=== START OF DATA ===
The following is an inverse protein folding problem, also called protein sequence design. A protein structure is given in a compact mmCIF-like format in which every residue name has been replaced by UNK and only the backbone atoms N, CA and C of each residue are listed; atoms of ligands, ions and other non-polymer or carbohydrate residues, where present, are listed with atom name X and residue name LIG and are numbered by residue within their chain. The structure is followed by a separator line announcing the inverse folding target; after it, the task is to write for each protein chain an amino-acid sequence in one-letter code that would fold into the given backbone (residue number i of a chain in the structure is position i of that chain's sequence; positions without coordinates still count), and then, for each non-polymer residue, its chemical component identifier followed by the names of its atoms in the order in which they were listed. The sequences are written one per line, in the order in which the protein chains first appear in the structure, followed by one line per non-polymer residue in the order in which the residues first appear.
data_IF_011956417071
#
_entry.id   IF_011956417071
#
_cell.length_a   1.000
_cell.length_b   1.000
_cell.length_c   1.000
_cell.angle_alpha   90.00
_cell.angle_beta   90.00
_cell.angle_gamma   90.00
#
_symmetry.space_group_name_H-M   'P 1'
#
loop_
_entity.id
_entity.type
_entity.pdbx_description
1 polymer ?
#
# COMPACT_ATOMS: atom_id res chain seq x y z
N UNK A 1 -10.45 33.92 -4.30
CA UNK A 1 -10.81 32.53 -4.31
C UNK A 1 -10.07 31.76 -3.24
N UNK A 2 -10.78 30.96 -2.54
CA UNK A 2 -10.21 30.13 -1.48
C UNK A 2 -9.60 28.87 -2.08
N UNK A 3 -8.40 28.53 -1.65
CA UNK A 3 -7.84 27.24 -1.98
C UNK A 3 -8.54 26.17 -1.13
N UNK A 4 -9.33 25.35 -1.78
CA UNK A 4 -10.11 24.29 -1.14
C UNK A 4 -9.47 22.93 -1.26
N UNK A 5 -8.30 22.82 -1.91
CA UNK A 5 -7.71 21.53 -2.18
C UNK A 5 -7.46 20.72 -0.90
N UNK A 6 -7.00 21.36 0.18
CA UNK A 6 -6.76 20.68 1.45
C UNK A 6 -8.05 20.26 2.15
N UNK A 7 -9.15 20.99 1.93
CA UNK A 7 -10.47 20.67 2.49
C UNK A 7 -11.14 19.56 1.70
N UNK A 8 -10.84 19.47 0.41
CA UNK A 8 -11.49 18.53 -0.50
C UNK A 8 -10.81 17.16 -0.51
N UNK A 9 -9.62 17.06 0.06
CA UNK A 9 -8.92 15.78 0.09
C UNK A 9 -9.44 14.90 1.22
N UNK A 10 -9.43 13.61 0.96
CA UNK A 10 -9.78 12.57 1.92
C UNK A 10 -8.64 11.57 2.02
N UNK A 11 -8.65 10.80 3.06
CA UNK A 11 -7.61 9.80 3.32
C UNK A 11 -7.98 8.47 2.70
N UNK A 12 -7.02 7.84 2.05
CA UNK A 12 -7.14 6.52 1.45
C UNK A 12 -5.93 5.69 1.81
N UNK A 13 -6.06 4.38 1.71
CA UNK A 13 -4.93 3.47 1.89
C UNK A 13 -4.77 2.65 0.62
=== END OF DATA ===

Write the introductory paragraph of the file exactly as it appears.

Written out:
The following is an inverse protein folding problem, also called protein sequence design. A protein structure is given in a compact mmCIF-like format in which every residue name has been replaced by UNK and only the backbone atoms N, CA and C of each residue are listed; atoms of ligands, ions and other non-polymer or carbohydrate residues, where present, are listed with atom name X and residue name LIG and are numbered by residue within their chain. The structure is followed by a separator line announcing the inverse folding target; after it, the task is to write for each protein chain an amino-acid sequence in one-letter code that would fold into the given backbone (residue number i of a chain in the structure is position i of that chain's sequence; positions without coordinates still count), and then, for each non-polymer residue, its chemical component identifier followed by the names of its atoms in the order in which they were listed. The sequences are written one per line, in the order in which the protein chains first appear in the structure, followed by one line per non-polymer residue in the order in which the residues first appear.